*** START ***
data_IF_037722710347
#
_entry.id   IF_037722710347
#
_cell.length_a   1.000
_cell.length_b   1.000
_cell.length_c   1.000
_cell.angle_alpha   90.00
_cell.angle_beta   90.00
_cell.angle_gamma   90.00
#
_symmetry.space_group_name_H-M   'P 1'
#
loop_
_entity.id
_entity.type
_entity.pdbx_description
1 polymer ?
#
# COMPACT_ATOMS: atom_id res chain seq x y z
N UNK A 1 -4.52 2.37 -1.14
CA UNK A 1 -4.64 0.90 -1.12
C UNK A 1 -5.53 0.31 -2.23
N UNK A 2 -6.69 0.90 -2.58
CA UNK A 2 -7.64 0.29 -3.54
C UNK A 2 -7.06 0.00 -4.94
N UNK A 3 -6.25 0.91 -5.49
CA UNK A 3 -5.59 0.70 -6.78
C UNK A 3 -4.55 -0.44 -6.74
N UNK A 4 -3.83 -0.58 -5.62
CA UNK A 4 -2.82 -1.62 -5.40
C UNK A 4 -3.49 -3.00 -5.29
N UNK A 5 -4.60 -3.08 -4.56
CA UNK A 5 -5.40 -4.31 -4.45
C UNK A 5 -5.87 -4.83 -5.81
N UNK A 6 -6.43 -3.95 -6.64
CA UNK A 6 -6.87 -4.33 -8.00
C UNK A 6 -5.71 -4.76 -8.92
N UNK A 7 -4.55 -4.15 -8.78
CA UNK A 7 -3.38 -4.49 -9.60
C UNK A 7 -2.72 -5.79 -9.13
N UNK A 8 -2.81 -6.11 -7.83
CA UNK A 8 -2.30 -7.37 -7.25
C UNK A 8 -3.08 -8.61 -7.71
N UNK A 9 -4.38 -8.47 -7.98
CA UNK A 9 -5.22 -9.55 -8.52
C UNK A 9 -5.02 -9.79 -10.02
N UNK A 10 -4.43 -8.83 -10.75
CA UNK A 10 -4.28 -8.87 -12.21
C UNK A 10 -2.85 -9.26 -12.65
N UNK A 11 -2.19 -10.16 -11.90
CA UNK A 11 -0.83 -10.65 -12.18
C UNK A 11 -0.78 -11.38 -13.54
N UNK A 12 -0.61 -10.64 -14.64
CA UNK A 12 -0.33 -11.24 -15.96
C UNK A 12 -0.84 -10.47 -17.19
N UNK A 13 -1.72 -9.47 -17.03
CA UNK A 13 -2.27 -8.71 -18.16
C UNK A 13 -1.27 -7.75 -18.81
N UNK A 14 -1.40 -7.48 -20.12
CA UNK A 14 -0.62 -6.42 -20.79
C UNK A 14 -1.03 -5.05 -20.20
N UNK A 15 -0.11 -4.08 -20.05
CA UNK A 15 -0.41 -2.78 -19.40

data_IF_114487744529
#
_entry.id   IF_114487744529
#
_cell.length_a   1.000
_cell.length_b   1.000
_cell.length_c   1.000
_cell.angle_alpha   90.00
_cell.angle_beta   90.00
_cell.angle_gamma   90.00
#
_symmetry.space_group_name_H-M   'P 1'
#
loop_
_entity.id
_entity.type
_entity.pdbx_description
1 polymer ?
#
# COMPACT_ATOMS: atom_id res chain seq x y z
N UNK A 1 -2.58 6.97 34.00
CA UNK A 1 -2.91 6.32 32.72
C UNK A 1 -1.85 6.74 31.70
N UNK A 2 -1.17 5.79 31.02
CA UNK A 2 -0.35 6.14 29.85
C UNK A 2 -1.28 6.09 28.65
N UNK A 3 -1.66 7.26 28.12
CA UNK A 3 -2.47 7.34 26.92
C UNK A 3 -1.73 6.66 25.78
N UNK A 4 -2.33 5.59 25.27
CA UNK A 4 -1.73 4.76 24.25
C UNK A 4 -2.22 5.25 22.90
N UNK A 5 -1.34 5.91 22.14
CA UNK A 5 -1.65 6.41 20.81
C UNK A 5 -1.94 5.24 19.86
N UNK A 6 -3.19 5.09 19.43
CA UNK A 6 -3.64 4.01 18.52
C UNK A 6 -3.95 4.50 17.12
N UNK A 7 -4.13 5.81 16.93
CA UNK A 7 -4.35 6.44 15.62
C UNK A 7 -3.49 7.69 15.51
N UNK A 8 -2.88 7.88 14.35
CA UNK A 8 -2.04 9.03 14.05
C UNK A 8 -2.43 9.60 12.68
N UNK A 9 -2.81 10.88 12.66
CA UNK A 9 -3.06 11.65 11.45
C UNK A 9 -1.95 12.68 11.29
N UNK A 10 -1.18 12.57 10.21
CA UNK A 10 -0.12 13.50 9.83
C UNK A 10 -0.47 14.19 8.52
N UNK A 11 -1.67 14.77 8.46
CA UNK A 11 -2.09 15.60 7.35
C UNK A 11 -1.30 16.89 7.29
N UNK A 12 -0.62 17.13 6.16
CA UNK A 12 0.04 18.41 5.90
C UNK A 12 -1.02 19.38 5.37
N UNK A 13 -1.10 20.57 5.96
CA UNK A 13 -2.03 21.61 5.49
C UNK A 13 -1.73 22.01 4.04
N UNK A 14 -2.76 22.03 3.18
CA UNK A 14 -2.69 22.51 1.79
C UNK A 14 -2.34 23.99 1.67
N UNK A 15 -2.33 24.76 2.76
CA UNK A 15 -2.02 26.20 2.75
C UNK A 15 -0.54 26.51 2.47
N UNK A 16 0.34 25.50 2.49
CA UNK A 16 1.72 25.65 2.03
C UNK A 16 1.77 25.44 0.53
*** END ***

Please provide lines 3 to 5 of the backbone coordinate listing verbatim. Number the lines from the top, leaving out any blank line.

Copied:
_entry.id   IF_037722710347
#
_cell.length_a   1.000